• Cyber war fears grow after Georgia Web sites attacked

    Analysis of the attacks on official Georgia’s Web sites during and following the 8 August Russian incursion lead experts to suspect that rather than initiated by the Russian government, the attacks were the result of cyber “militias” or “hacktivists”; this is worrisome because it highlights the ability of small bands of hackers, let alone governments, to disrupt communication networks and critical infrastructure

  • Data breaches in U.S. already surpass 2007 total

    The number of reported data breaches in the United States has already surpassed 2007’s total; more states now require breach reporting; experts also say that the development of SQL injections made breaches much easier

  • Bay Area's FasTrak road tolls easy to hack

    Toll transponders can be cloned, allowing fraudsters to travel for free while others unwittingly foot the bill; more seriously, criminals could use the FasTrak system to create false alibis by overwriting one’s own ID onto another driver’s device before committing a crime

  • New system thwarts Internet eavesdropping

    The growth of wireless networks has increased the risk of eavesdropping on Internet communications; Carnegie Mellon researchers develop a low-cost system that can thwart these Man-in-the-Middle (MitM) attacks

  • Britain "under constant attack in cyberwar"

    The U.K. government warns a cyberwar is being waged against Britain with key computer networks coming under attack every day

  • EAGLE task order opportunities

    With the federal fourth quarter underway, vendors are wondering where end-of-year spending will happen; task order vehicles are an obvious place to look because task orders can be competed and awarded quickly; DHS’s EAGLE task order is one example

  • New immunization strategy better in handling epidemics, computer viruses

    New immunization approach fragments the population to be immunized into many connected clusters of equal size; by creating equal-size clusters, doses do not have to be “wasted” on isolating very small clusters, as in the traditional targeted strategy

  • Legal skirmish over Defcon talk shows divide on disclosing security flaws

    Gag order slapped on MIT students who prepared a talk about Boston transit authority security flaw reignites debate over what “responsible disclosure” of security flaw means

  • Indian SMBs will spend $289 million on security related investments this year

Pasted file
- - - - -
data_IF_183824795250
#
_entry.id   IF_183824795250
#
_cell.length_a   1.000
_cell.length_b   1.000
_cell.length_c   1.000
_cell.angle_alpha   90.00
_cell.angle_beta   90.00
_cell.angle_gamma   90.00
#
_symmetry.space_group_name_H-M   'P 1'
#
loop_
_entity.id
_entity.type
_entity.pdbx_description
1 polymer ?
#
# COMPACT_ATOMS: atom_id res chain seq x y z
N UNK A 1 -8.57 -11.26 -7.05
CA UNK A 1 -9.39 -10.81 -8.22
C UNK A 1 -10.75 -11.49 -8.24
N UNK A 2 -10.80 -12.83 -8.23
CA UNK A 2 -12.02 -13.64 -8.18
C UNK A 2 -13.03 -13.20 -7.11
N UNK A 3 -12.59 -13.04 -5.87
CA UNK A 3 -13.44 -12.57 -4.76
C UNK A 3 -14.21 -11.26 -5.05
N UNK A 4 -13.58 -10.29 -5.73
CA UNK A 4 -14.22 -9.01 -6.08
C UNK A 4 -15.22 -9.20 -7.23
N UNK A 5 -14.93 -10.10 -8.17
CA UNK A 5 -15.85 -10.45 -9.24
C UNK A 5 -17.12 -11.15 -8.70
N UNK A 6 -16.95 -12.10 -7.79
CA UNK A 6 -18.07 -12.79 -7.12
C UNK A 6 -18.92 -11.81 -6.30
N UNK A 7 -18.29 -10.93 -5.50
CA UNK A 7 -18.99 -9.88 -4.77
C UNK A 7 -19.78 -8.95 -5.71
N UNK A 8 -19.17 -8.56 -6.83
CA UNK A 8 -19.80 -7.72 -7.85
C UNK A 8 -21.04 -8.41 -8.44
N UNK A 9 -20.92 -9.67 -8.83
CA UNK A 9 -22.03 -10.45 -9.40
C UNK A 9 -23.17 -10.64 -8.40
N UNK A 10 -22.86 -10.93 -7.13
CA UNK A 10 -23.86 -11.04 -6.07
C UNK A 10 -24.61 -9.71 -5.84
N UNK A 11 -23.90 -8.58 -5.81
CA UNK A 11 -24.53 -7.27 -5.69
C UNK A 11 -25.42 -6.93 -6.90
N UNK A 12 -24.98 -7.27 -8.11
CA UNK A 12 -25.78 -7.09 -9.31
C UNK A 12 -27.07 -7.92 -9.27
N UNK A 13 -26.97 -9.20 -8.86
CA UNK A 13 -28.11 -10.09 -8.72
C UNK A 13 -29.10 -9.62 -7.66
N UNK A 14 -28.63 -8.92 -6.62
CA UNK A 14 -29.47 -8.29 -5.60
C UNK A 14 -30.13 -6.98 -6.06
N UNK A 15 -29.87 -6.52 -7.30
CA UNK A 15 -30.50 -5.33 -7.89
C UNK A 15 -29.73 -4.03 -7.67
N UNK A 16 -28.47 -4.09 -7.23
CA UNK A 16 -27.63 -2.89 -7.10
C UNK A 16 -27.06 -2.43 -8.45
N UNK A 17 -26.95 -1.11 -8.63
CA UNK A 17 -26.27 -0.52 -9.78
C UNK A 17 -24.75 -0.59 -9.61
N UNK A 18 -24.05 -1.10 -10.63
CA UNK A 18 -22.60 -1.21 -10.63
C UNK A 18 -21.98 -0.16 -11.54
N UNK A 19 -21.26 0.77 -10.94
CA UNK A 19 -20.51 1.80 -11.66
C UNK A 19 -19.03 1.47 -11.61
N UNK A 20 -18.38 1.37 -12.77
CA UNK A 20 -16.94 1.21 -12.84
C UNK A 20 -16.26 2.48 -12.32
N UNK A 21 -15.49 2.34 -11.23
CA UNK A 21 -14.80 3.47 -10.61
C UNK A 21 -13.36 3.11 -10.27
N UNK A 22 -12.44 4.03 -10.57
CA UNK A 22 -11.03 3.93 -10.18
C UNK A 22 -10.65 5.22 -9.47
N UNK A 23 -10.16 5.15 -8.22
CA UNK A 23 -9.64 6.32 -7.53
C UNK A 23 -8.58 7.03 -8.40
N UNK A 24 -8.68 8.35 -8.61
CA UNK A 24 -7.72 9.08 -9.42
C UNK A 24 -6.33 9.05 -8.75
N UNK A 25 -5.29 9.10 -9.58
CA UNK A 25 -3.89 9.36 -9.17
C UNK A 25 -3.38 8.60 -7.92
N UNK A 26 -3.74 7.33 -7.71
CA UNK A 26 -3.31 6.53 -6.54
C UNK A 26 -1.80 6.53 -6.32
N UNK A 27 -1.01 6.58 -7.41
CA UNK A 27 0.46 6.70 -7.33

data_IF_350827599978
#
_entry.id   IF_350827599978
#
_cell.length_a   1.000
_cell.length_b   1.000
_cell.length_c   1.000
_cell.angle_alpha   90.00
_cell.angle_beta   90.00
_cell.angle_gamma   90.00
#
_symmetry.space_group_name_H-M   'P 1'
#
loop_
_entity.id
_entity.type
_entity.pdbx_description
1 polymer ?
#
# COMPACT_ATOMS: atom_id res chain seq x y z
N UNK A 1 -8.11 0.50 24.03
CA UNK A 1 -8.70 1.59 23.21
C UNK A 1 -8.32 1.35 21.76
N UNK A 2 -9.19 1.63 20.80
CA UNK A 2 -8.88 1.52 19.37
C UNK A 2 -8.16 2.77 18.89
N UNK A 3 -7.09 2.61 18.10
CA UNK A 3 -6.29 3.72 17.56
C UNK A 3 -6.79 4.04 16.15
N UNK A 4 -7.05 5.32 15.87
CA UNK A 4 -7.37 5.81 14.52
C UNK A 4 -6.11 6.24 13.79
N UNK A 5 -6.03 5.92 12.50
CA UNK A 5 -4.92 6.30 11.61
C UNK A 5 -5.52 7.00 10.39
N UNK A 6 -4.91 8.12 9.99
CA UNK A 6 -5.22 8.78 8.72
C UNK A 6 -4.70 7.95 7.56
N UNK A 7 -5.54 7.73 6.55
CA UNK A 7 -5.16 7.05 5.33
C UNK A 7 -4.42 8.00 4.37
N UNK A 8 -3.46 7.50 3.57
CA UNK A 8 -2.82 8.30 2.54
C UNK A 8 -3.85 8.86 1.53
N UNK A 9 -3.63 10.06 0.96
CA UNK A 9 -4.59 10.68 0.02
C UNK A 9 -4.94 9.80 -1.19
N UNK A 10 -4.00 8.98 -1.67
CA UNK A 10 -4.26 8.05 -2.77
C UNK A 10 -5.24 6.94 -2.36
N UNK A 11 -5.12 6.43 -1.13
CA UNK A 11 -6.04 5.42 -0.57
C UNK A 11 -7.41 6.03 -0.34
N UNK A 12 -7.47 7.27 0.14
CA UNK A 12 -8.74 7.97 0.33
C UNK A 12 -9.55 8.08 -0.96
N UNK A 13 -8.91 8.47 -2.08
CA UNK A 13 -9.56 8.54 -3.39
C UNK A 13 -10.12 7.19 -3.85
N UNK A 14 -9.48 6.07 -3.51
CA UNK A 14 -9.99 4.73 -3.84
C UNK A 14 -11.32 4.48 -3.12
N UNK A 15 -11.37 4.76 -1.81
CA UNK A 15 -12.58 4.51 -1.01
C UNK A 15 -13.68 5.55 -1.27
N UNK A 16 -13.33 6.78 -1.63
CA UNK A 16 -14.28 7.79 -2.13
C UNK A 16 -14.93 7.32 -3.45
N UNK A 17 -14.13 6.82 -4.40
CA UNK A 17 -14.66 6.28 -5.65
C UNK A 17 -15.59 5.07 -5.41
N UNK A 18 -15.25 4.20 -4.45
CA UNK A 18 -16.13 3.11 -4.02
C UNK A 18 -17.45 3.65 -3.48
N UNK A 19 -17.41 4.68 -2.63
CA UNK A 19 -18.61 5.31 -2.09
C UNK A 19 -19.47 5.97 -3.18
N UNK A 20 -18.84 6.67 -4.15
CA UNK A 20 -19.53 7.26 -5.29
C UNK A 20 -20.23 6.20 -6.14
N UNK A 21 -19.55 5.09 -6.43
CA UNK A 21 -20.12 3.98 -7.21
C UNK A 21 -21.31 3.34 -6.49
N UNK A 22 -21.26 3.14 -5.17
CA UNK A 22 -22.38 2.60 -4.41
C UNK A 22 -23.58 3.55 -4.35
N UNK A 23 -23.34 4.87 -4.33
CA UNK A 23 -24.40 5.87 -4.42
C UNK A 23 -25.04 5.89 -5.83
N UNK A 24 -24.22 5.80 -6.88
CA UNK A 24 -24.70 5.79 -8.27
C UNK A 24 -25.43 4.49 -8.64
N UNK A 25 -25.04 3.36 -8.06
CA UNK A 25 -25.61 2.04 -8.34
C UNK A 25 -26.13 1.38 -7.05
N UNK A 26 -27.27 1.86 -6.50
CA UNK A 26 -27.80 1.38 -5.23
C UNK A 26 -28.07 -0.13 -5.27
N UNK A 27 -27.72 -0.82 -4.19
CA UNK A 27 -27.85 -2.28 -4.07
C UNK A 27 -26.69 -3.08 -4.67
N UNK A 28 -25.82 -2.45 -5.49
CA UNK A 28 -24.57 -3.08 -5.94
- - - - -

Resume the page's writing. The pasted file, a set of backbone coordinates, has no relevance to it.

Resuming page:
Business in India are becoming more aware of security threats and the need for continuity planning; the top three key trends among India SMBs are UTM (Unified Threat Management), BCS (Business Continuity Solutions), and MSS (Managed Security Services)

  • GSA implements IPv6

    GSA becomes the first civilian agency to implement IPv6; the current IPv4 uses 32-bit addresses, meaning it can offer about 4.3 billion addresses total; IPv6 uses 128-bit addresses, so it can offer an almost unlimited number of addresses — the first step toward achieving fully networked functionality among all electronic devices

  • Pentagon suspends USAF cyber effort

    The growing dependence of governments and militaries on the Internet has led the U.S. Air Force to create a new Cyber Command; the Air Force has now put this effort on hold

  • Who is behind cyber attacks on Georgia?

    Sustained cyber attacks of Georgian official Web sites, attacks which immediately preceded and then accompanied the Russian military action against the former Soviet republic, originated from a “hacker militia” of Russian botnet herders and volunteers

  • Five steps to safer virtual servers

    At the Black Hat conference, HP chief security strategist provided virtualization security advice

  • DOJ cybercrime task force shows results

    Two years ago the U.S. Department of Justice created Identity Theft Task Force, and has supported its work through vigorous prosecution of the various forms of identity theft

  • Russia-Georgia conflict shows new frontier in war

    Internet attacks on Georgia highlight a key flaw for more than 100 nations: most of these nations’ external connections go through other countries, and there is a lack of internal connections called Internet exchange points